TIF loans or grants are often funded by bonds that the city issues on a case-by-case basis. The TIF loan is made by the city for a particular project on the assumption that the assessed value of the area will increase as a result of the development. Taxes paid on the increased value go to repay the TIF bonds. The city must spend this increment on eligible project costs included in the TIF district plan for the duration of the district’s lifetime. A TIF district, or TID, has a maximum life of 27 years but can close as soon as the loan is repaid. Since the inception of TIF, 39 districts have been established with a total incremental value of more than $1 billion.
The first TIF decisions in Madison allowed many buildings and businesses of today to succeed. Capitol Centre—the Mifflin and Dayton Street housing development and grocery store—was one of the earliest TIF developments in the central city that helped spur a culture of reinvestment. Recent projects include the Block 89 redevelopment, Capitol Point Condominiums and University Square. Now it is as much a part of urban planning as zoning and building permits though most projects never need or use it, despite public perception otherwise.
For TIFs and their partners TIDs, the return on increased investments and the growth in assessed values far exceeds the capital expenditures under the TIF agreements. It is a winning strategy for everyone.
New Century, New Tools
A more recent urban tool came into use through a partnership between developers, the city and the Wisconsin Housing and Economic Development Authority, or WHEDA. Under the program, called the Low Income Housing Tax Credit, a portion of a project must reserve units for those who qualify at levels of fifty or sixty percent of the county median income. Recent project proposals require the fifty-percent level not to exceed $40,000 for a family of four.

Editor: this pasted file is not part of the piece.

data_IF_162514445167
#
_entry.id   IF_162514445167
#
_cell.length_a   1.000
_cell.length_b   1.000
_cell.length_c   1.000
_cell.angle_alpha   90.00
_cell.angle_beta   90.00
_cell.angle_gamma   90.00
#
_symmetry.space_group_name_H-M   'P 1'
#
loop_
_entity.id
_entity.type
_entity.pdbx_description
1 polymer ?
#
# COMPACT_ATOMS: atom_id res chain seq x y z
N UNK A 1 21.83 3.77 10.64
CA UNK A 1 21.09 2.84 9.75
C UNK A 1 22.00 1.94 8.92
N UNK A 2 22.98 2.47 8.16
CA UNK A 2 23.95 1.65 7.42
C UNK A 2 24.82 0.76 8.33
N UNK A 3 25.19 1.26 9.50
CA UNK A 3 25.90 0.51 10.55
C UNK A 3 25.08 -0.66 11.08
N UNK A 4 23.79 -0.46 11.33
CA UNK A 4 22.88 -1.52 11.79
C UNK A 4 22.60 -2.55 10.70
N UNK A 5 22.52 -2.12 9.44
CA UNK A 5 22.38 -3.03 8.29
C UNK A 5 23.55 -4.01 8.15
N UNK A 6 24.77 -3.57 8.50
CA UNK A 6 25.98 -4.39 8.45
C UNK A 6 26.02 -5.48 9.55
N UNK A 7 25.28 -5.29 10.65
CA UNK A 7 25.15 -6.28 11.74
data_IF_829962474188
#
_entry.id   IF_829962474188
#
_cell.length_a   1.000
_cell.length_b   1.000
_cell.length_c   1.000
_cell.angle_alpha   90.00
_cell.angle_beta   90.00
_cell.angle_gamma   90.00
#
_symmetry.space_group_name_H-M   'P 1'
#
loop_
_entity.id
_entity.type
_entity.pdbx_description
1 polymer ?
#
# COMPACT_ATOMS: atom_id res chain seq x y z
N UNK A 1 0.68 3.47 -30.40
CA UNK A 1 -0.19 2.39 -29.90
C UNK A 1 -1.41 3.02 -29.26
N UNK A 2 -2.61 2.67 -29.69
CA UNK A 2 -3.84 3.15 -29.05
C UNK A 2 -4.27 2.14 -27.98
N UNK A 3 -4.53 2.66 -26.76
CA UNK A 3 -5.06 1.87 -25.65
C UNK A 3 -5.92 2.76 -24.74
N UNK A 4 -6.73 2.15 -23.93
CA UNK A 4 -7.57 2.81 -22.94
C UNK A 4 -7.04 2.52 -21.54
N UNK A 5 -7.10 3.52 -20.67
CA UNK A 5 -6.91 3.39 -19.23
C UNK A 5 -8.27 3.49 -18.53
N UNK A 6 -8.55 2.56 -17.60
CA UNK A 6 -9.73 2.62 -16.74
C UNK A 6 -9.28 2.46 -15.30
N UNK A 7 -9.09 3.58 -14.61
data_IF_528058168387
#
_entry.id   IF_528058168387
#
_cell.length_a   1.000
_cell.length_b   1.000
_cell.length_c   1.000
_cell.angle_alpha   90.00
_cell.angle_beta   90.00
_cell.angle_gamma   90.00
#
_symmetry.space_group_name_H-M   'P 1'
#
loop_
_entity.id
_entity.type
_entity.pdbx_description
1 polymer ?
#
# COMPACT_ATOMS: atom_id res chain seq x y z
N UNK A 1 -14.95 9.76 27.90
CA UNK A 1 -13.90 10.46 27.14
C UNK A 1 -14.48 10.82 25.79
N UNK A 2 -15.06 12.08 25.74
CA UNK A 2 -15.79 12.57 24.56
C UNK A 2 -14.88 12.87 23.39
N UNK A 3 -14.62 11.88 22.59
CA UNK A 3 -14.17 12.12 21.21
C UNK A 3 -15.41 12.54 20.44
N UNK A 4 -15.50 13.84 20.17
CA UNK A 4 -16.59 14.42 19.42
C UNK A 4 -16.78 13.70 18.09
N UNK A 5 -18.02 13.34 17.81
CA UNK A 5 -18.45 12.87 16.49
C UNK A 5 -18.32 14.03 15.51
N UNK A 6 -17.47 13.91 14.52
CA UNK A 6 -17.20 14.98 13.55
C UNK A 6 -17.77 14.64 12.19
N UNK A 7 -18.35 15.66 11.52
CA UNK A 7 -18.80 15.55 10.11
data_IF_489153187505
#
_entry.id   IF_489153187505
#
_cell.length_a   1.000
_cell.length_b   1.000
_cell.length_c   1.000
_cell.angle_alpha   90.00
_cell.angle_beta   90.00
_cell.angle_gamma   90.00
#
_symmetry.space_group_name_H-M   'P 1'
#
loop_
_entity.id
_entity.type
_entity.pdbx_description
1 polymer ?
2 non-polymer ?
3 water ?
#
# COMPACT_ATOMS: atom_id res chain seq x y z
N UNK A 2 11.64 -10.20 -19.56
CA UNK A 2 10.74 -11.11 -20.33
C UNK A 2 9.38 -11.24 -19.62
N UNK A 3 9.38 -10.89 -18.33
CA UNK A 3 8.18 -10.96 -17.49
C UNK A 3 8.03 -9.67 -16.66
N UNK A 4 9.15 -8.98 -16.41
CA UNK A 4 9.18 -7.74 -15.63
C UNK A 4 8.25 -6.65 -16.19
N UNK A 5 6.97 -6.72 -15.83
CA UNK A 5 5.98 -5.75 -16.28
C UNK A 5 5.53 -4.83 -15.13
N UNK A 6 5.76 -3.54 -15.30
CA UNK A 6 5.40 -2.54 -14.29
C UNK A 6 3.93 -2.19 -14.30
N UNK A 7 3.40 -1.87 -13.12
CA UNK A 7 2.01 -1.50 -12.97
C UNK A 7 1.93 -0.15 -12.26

Like TIF, the tax credits program has faced its own detractors over miscon-
ceptions about “low-income” housing, conflating the notion with older images of public housing for welfare recipients, the homeless or the unemployed. But an annual income of $40,000 equates to hardworking families earning wages in industries from health care and education to retail and construction.
The city has utilized these credits, worth more than $4.3 million, for projects in diverse geographic areas. To name a few: Madison Mark, Park Terrace, Yahara Place, Park Central and the City Row Apartments in progress on Johnson Street. All of these developments have contributed to our quality housing stock, permitted residents with different incomes to live in great neighborhoods and given our central city the gift of urban renewal in the truest sense.
Other tools used in the
evolution of our cities include Business Improvement Districts (we have a great one for Capitol Square and State Street), Planned Unit Developments, Zoning Code rewrites, Comprehensive Plans and many more.
The human mind continues to make urban tools that complement the times we live in. What will be our next hammer and saw, and how can we as a community expand our knowledge to create them? Here in Madison, you’ll find many active neighborhoods that are learning these tools, and inventing new ones, to help bring reinvestment that keeps our cities healthy.
Dick Wagner, a former member of the Dane County Board of Supervisors, currently serves on the Board of Directors for Downtown Madison, Inc.